Blinded by the Light
Javed Khan (Viveik Kalra) is the only son of his Pakistani father Malik (Kulvinder Ghir), an obedient boy who is beginning to chafe against life in Luton and Thatcher's England in 1987. His dad wants him to get a good job at a time when many are losing theirs and would never understand J's dream of becoming a writer. He writes daily in the journal given to him by his best friend Matt (Dean-Charles Chapman, "The Commuter") and also composes poems and lyrics for Matt's 80's new wave synth band. Then, everything comes into sharp focus for Javed when Roops (Aaron Phagura), a Sikh classmate, presses two Bruce Springsteen cassettes on him and Javed is "Blinded by the Light."
Laura's Review: C+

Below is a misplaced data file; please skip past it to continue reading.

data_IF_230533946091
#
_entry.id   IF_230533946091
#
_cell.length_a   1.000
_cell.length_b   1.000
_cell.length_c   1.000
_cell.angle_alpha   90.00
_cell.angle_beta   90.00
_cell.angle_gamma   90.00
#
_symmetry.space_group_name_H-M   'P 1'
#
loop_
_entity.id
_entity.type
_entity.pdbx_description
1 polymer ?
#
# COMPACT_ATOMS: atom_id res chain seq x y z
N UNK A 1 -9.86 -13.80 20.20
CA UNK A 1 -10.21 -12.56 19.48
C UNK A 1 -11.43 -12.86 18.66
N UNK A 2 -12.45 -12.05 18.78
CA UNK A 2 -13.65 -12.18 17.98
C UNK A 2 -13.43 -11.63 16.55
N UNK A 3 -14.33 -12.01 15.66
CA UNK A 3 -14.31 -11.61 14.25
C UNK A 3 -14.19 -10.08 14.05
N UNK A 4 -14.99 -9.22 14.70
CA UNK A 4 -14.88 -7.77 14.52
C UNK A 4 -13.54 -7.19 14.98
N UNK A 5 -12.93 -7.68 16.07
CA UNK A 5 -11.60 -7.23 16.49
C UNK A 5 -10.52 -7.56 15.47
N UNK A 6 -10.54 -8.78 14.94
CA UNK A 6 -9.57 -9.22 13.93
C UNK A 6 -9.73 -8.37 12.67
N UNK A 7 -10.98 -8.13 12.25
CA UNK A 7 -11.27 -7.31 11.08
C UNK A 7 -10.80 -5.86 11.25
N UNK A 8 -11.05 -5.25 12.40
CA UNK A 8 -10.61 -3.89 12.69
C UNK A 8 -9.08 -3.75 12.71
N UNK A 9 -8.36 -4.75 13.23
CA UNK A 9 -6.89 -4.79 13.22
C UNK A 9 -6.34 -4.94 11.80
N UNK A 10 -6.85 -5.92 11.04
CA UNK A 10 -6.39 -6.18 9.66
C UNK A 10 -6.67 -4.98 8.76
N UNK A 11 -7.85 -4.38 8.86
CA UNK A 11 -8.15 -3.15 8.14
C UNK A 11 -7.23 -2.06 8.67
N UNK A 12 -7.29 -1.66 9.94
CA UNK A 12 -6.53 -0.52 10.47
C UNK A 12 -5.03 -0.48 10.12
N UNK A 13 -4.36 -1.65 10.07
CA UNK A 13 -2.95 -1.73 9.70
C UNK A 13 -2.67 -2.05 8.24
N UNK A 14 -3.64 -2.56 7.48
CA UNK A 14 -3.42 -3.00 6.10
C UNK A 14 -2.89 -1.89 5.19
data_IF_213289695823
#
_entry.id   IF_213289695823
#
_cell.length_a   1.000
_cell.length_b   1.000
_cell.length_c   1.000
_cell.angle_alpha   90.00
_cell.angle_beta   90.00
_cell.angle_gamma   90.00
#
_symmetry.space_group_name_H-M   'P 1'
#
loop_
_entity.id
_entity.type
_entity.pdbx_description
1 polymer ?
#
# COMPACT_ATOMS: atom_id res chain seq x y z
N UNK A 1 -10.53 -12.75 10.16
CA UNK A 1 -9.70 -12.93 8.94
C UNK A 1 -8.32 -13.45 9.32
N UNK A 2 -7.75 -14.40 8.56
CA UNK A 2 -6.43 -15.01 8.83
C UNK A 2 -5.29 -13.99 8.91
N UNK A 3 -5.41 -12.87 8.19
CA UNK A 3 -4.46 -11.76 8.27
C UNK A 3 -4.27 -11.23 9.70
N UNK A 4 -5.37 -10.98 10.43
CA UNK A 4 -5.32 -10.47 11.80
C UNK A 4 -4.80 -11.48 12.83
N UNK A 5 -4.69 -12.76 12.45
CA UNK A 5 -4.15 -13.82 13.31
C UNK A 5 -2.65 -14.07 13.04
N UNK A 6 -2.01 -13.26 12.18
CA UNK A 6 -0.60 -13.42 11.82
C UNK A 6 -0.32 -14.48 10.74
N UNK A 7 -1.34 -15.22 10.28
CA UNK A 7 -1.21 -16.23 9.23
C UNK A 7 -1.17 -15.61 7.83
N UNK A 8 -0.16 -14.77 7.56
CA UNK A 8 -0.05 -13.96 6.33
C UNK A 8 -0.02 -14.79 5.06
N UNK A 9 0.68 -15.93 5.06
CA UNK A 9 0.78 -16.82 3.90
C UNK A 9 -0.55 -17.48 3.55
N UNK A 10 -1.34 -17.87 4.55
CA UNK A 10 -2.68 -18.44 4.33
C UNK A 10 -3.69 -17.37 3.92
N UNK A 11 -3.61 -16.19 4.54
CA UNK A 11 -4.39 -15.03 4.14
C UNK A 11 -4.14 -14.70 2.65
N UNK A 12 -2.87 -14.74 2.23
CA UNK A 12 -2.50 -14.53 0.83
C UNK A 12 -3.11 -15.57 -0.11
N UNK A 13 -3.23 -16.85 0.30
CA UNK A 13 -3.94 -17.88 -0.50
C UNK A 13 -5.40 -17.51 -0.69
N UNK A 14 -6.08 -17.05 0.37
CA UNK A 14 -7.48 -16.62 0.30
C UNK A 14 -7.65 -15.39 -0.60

The third musical based on a rock star to come down the pike this year is all the more disappointing for coming from "Bend It Like Beckham's" producer/director Gurinder Chadha, who cowrote the script with Paul Mayeda Berges and Sarfraz Manzoor, whose memoir the film is based on. Despite an astounding number of similarities between this and Chadha's 2003 film, "Blinded by the Light" fails to make the case that Springsteen's lyrics would so mirror the experience of an English Pakistani teen they would catapult him into his desired writing career the way "Beckham's" female Indian soccer fan's obsession ably did. "Light" has too many characters and too many subplots to sustain its throughline momentum, making for an intermittently entertaining but ultimately tedious experience. Like "Beckham's" Jess, Javed has traditional parents who object to his passion, an elder sister getting married, a white British friend and white British romantic interest and lives in a neighborhood of cramped semi-detached homes. He's also got an encouraging teacher, Miss Clay (Hayley Atwell, Marvel's Peggy Carter), who will enter him into a writing competition, economic worries when his dad loses his job, a local DJ Colin Hand (Frankie Fox) who looks down on Springsteen, a younger sister Shazia (Nikita Mehta) with a secret social life, local racists, a fellow fan in Matt's dad (Rob Brydon) which will cause a rift with his friend and a WWII veteran neighbor, Mr. Evans (David Hayman, "Sid and Nancy"), who turns out to be a surprising source of encouragement. Throw in a trip to New Jersey, an aborted trip to London, a summer newspaper internship and conflict over college and what we've got is one overstuffed 117 minutes. It even takes quite a bit of running time to get to Javed's obsession, Roop's cassettes rattling around in J's backpack for so long we wonder why he hasn't asked for their return. You'd think all this content would make the film zip along but instead it's like the filmmakers promise to drive from Luton to London, then get off at every highway exit along the way. Chadha alternately equates the Boss's words to Javed's life in quiet moments with animated lyrics swirling around him and stages big song and dance numbers around the town of Luton. 'Thunder Road' turns into a serenade for love interest Eliza (Nell Williams) at Matt's dad's market stalls while she, J and Roops are joined by residents across town for a 'Born to Run' dance number that wends its way out to the highway exit where the movie began. These moments are joyful and fun, but other parts of the film bog down. Hayman's Mr. Evans is an unexpected and delightful touch, yet the considerably more screen time given to Colin Hand could have easily been cut, lending little to the film but a jab at pop star Tiffany. We've seen the climax, where a concerned mother (an affecting Meera Ganatra) intercedes between husband and son, before. J's climactic reading of the essay which won him a trip to the U.S. and a newspaper internship is seriously underwhelming, leaving us to ponder the words of an earlier pop singer, 'Is that all there is?' Grade: